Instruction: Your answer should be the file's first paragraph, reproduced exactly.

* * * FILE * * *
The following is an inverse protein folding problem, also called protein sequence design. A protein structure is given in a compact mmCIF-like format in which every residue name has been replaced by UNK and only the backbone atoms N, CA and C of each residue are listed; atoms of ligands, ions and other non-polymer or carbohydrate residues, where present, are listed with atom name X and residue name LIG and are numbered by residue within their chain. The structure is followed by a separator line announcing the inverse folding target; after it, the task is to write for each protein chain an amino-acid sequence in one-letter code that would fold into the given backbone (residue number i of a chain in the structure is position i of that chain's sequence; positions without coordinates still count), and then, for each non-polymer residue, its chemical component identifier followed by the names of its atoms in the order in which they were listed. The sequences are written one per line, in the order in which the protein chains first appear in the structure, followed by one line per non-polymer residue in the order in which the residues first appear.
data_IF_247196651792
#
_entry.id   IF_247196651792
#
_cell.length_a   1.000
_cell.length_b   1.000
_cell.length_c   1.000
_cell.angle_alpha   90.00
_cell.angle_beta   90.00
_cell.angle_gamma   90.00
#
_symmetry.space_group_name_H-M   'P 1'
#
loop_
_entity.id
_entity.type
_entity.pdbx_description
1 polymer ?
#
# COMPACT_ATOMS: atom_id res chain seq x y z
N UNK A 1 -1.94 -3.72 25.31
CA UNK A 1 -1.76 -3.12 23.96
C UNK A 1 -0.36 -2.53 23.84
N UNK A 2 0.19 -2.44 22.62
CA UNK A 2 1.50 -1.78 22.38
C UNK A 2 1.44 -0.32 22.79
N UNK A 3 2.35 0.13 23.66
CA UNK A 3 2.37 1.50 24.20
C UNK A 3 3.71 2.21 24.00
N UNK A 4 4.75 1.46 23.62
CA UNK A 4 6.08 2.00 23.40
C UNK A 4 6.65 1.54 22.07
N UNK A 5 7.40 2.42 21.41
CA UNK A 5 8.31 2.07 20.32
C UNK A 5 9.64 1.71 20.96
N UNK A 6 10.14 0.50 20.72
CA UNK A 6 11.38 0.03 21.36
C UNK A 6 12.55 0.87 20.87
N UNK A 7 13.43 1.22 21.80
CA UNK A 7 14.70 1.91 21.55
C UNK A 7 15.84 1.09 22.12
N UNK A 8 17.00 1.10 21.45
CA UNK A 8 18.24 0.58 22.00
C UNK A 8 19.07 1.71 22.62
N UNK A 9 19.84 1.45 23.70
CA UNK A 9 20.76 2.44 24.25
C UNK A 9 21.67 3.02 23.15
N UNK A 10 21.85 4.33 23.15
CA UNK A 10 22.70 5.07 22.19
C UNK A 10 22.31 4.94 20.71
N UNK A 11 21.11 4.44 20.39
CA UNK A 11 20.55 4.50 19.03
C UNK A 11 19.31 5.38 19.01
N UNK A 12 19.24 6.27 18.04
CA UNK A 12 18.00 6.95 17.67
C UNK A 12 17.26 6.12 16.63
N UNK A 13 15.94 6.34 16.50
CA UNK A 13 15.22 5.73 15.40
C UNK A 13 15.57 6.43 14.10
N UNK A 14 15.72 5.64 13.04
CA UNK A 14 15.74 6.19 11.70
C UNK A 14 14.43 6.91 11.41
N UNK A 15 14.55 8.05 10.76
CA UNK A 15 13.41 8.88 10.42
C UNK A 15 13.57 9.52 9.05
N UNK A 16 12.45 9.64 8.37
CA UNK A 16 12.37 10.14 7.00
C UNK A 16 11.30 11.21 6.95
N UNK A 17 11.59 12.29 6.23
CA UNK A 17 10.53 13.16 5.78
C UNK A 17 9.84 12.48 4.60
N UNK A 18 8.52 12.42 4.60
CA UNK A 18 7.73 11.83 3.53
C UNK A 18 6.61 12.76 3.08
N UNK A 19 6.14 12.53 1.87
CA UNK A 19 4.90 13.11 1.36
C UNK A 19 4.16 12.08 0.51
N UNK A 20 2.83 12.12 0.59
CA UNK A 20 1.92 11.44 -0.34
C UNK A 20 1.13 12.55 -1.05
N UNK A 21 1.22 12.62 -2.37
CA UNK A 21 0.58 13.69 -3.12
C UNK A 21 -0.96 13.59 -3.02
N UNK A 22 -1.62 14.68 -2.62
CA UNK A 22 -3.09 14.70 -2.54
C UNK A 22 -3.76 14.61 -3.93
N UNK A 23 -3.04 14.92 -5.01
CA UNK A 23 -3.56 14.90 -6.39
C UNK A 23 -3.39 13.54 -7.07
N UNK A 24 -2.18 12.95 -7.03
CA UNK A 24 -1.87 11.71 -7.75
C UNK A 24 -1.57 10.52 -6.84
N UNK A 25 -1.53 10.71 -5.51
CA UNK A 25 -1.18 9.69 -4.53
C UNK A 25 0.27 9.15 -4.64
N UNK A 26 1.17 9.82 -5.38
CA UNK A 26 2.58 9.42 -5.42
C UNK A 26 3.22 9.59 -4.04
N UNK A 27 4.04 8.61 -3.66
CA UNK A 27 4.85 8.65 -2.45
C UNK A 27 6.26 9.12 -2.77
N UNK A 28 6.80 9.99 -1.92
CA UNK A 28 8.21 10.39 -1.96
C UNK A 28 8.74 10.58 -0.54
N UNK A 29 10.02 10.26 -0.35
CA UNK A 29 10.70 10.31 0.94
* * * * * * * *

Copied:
The following is an inverse protein folding problem, also called protein sequence design. A protein structure is given in a compact mmCIF-like format in which every residue name has been replaced by UNK and only the backbone atoms N, CA and C of each residue are listed; atoms of ligands, ions and other non-polymer or carbohydrate residues, where present, are listed with atom name X and residue name LIG and are numbered by residue within their chain. The structure is followed by a separator line announcing the inverse folding target; after it, the task is to write for each protein chain an amino-acid sequence in one-letter code that would fold into the given backbone (residue number i of a chain in the structure is position i of that chain's sequence; positions without coordinates still count), and then, for each non-polymer residue, its chemical component identifier followed by the names of its atoms in the order in which they were listed. The sequences are written one per line, in the order in which the protein chains first appear in the structure, followed by one line per non-polymer residue in the order in which the residues first appear.